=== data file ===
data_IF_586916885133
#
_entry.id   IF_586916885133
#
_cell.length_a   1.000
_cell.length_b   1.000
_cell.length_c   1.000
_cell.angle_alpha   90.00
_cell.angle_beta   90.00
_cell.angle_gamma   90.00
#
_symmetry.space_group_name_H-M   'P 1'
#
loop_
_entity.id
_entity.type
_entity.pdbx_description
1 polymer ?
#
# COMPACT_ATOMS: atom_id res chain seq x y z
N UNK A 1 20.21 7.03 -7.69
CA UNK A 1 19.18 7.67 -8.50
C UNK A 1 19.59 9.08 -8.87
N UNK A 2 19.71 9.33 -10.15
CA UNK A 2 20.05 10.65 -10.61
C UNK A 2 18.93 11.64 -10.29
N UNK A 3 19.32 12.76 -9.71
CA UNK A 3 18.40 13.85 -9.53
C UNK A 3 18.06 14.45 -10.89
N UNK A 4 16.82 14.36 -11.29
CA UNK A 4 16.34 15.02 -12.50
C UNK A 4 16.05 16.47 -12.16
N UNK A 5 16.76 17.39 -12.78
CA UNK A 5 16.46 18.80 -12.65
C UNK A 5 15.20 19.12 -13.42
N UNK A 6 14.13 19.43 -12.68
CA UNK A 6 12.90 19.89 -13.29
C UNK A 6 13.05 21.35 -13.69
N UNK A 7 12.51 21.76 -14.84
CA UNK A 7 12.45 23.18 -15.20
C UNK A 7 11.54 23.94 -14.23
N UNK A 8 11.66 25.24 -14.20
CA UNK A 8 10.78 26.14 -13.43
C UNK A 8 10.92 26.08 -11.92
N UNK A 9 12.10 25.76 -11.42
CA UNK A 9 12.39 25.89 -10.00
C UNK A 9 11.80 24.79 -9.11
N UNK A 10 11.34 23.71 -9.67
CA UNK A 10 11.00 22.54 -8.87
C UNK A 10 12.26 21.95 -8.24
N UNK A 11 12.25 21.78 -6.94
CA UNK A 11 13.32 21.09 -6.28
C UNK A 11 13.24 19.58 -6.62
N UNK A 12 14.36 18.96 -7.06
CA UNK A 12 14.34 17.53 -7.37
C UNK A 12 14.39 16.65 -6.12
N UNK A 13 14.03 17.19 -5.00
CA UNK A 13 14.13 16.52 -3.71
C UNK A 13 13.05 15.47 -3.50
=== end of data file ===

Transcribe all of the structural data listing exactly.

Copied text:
data_IF_586916885133
#
_entry.id   IF_586916885133
#
_cell.length_a   1.000
_cell.length_b   1.000
_cell.length_c   1.000
_cell.angle_alpha   90.00
_cell.angle_beta   90.00
_cell.angle_gamma   90.00
#
_symmetry.space_group_name_H-M   'P 1'
#
loop_
_entity.id
_entity.type
_entity.pdbx_description
1 polymer ?
#
# COMPACT_ATOMS: atom_id res chain seq x y z
N UNK A 1 20.21 7.03 -7.69
CA UNK A 1 19.18 7.67 -8.50
C UNK A 1 19.59 9.08 -8.87
N UNK A 2 19.71 9.33 -10.15
CA UNK A 2 20.05 10.65 -10.61
C UNK A 2 18.93 11.64 -10.29
N UNK A 3 19.32 12.76 -9.71
CA UNK A 3 18.40 13.85 -9.53
C UNK A 3 18.06 14.45 -10.89
N UNK A 4 16.82 14.36 -11.29
CA UNK A 4 16.34 15.02 -12.50
C UNK A 4 16.05 16.47 -12.16
N UNK A 5 16.76 17.39 -12.78
CA UNK A 5 16.46 18.80 -12.65
C UNK A 5 15.20 19.12 -13.42
N UNK A 6 14.13 19.43 -12.68
CA UNK A 6 12.90 19.89 -13.29
C UNK A 6 13.05 21.35 -13.69
N UNK A 7 12.51 21.76 -14.84
CA UNK A 7 12.45 23.18 -15.20
C UNK A 7 11.54 23.94 -14.23
N UNK A 8 11.66 25.24 -14.20
CA UNK A 8 10.78 26.14 -13.43
C UNK A 8 10.92 26.08 -11.92
N UNK A 9 12.10 25.76 -11.42
CA UNK A 9 12.39 25.89 -10.00
C UNK A 9 11.80 24.79 -9.11
N UNK A 10 11.34 23.71 -9.67
CA UNK A 10 11.00 22.54 -8.87
C UNK A 10 12.26 21.95 -8.24
N UNK A 11 12.25 21.78 -6.94
CA UNK A 11 13.32 21.09 -6.28
C UNK A 11 13.24 19.58 -6.62
N UNK A 12 14.36 18.96 -7.06
CA UNK A 12 14.34 17.53 -7.37
C UNK A 12 14.39 16.65 -6.12
N UNK A 13 14.03 17.19 -5.00
CA UNK A 13 14.13 16.52 -3.71
C UNK A 13 13.05 15.47 -3.50